Lawyers like to use big words. Little words are boring and unnecessarily concise. Big words are impressive and are indisputable evidence of one’s legal prowess.
Words with multiple syllables are the preferred method of communication. The more syllables, the better. The longer the individual words, the more convoluted the sentence, and the more likely you are to hopelessly confuse your client, your opponent, the judge and the jury. And, as every good lawyer knows, mass confusion inevitably leads to victory.
Big words from another language, preferably Latin, are particularly sought after commodities in the legal profession. Drop a Latin term and your opponents are sure to take notice and will most likely respond in kind. Eventually the battle of wits will devolve into a conversation occurring solely in a language that neither of you actually speaks.
Everyone around you will be sure to sit up and take notice. It’s a surefire way to expand your client base. That is, as long as your clients don’t speak Latin.
Today’s guest blogger is Nicole Black, who is of counsel to Fiandach & Fiandach in Rochester, New York. She co-authors a Thomson West treatise, Criminal Law in New York and writes a weekly column for the Daily Record. She also publishes three blogs: Sui Generis, Legal Antics, and Women Lawyers.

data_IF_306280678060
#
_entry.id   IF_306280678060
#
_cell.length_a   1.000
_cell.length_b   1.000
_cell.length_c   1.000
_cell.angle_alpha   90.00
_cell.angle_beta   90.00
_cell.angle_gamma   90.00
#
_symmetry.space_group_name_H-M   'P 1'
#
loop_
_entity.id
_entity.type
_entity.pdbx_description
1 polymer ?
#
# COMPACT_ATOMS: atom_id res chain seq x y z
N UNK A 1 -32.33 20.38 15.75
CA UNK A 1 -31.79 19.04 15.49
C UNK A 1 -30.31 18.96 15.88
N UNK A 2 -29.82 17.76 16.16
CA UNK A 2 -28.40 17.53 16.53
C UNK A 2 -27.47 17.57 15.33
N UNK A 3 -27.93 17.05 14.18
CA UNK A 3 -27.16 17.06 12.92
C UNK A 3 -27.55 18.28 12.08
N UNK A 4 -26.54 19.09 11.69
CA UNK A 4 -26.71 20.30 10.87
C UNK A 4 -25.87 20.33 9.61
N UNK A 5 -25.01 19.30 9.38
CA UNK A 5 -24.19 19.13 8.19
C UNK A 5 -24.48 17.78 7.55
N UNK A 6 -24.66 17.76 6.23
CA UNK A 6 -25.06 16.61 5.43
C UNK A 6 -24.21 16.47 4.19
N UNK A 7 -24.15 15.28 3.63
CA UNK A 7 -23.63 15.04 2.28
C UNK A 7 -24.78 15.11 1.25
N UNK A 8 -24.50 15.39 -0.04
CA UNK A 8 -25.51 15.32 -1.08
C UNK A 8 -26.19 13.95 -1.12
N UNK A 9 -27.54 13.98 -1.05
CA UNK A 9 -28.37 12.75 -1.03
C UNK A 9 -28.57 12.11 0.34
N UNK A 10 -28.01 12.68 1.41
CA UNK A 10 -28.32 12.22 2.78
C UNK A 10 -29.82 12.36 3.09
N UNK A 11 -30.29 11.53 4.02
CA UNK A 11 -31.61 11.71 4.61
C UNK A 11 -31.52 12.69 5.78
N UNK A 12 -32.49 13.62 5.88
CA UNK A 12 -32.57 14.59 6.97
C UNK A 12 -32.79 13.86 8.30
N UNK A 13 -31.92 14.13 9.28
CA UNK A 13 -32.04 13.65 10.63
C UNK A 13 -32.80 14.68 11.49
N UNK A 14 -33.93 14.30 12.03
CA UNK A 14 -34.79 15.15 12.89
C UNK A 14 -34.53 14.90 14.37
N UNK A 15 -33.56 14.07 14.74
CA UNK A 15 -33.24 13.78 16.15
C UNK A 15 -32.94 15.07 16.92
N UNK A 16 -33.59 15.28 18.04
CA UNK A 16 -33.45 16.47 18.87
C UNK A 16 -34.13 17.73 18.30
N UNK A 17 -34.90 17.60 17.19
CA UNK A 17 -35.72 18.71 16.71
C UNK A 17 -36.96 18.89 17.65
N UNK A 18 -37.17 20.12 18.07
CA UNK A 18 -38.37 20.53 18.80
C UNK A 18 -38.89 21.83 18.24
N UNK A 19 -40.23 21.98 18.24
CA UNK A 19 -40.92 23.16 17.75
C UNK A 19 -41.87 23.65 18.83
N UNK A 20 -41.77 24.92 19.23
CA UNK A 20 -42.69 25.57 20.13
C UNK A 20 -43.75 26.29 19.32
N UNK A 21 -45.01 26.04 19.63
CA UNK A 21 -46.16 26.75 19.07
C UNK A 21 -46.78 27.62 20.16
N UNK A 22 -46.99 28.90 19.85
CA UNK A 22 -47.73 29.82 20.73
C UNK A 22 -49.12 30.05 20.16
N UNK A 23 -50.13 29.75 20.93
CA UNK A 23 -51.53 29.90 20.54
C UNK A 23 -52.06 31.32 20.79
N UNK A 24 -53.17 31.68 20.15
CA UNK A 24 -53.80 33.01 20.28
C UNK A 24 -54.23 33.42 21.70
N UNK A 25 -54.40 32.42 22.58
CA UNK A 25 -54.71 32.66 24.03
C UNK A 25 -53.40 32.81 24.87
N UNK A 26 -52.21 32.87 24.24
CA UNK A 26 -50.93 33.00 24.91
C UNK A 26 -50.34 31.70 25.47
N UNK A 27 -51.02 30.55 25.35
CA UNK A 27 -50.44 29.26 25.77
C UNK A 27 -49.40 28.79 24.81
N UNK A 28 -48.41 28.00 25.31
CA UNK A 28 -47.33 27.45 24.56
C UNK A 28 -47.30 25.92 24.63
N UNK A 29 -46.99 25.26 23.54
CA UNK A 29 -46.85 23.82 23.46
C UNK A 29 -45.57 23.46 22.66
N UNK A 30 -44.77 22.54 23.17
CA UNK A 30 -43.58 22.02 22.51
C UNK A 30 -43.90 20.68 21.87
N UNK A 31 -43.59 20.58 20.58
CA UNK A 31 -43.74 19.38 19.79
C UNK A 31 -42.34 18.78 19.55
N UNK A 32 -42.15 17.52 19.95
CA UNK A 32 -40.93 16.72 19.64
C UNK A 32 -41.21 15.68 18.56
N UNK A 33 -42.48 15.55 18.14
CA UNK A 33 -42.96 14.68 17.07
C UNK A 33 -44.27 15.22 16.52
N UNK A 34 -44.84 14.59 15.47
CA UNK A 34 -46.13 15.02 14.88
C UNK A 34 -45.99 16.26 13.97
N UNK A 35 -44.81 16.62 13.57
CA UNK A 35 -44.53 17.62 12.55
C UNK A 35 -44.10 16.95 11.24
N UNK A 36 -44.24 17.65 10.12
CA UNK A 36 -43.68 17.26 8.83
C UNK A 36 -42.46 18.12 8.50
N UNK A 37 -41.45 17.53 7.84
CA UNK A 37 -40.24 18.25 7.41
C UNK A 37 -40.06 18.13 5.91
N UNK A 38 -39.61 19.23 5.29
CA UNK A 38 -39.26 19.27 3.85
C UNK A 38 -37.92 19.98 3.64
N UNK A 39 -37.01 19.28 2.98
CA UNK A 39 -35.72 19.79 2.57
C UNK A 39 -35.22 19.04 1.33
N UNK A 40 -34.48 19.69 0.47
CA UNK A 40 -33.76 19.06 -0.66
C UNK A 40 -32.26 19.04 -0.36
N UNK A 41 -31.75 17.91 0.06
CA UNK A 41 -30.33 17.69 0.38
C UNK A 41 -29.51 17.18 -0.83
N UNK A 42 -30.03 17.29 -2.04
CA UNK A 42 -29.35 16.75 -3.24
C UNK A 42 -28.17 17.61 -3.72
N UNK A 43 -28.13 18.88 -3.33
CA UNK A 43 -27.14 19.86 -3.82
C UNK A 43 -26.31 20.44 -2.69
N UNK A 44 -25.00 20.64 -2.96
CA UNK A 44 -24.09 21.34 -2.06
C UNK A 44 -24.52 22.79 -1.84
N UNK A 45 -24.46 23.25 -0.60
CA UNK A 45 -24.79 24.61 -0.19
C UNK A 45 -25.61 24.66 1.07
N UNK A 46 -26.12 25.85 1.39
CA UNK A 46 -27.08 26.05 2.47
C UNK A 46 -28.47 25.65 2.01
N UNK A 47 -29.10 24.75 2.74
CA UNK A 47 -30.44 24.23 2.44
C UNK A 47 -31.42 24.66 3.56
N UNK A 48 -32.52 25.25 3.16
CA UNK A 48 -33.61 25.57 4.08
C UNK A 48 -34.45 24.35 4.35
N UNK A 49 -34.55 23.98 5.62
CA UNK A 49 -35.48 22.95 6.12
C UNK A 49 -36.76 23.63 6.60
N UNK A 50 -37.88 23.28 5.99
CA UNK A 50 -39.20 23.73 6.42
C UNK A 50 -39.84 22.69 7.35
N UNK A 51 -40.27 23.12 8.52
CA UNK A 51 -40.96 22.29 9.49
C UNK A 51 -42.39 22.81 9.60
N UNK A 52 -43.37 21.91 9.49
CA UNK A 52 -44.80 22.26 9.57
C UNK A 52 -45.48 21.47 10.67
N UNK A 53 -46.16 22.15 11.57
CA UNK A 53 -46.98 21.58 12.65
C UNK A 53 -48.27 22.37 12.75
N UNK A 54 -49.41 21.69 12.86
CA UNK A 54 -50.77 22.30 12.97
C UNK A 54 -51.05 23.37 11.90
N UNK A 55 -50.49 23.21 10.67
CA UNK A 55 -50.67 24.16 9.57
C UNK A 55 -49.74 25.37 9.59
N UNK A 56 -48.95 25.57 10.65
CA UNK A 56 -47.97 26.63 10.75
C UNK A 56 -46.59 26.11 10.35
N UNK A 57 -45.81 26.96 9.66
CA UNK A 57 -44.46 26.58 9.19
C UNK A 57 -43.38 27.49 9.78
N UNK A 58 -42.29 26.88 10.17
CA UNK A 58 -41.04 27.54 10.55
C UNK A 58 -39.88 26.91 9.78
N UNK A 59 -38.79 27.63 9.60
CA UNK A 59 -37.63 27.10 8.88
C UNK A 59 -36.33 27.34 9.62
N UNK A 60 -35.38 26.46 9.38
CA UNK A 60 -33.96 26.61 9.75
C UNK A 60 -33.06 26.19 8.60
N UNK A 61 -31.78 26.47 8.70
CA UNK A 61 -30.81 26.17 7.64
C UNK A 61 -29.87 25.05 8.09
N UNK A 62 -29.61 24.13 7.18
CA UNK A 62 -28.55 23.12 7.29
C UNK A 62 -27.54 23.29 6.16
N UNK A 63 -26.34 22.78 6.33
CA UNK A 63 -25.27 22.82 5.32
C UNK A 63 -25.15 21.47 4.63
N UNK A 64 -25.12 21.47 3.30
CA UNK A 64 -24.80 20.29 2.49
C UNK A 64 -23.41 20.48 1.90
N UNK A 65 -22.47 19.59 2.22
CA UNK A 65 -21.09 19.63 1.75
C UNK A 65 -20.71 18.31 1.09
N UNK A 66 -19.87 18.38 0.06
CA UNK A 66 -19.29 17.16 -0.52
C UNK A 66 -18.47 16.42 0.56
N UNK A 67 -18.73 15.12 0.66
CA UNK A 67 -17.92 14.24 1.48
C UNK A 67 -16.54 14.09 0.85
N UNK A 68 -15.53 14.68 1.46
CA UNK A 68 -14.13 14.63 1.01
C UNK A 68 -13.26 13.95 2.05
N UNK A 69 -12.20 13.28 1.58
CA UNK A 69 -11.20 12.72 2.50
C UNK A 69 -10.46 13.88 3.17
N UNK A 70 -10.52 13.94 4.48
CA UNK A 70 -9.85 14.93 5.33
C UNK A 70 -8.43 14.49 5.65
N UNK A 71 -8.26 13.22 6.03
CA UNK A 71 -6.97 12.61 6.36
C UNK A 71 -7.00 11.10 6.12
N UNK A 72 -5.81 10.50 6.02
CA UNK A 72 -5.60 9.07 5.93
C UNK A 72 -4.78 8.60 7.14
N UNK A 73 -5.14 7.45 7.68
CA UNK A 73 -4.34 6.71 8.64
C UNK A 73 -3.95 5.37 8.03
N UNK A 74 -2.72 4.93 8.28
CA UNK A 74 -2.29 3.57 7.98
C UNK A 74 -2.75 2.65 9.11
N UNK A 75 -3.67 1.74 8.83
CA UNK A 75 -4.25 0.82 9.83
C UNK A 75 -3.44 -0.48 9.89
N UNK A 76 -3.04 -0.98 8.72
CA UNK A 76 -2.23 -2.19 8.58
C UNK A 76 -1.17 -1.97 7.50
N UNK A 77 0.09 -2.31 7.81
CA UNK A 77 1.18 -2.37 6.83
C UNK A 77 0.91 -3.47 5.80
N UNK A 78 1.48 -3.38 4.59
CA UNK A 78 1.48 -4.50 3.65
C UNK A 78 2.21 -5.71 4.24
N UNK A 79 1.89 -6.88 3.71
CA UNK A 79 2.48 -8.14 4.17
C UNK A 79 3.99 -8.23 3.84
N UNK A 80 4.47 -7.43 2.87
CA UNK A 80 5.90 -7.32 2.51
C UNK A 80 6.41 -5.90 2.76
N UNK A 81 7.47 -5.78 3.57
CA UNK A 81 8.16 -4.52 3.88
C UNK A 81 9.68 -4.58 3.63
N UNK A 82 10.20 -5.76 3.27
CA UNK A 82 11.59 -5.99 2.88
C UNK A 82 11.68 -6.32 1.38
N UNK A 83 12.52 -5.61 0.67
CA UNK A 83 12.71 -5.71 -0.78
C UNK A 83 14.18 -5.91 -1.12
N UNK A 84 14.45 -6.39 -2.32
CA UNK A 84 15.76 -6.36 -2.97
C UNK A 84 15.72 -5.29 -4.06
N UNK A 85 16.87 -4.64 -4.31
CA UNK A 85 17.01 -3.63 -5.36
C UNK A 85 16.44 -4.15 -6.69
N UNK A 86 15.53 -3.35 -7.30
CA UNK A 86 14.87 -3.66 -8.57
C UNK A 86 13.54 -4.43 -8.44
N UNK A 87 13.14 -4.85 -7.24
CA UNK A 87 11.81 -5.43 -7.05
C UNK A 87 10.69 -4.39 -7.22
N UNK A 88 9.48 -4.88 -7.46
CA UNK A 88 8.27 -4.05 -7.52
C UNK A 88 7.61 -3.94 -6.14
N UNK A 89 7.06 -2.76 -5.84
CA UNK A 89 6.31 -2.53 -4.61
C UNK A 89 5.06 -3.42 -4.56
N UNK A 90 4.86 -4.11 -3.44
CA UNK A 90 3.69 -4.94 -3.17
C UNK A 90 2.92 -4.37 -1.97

A lawyer without clients is like pain without suffering, the Salton Sea without salt, green eggs without ham, Mutt without Jeff, and cease without desist. You know the old adage: a lawyer without client is unemployed.
The law firm bible for all solo, small firm and general practitioners, How to Capture and Keep Clients should really be on every lawyer’s desk. It’s written by real-life, in-the-trenches lawyers who practice in a variety of styles across America, from the 14th floor of a real tall building in New York City to very small towns in Indiana and Kentucky. These lawyers aren’t fancy-pants lawyers who know only theory; the lessons they teach are drawn from real-life experiences.
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If there’s one thing lawyers like more than prestige, pain and suffering and a new Mercedes Benz, it’s good humor. You’ve heard the lawyer jokes, and so have we. That shows how much the world really does love us. The humor world is filled with jokes about Jews, sex, Mexicans, women, and the politically correct, but exactly when was the last time you heard a good joke about a chiropractor?
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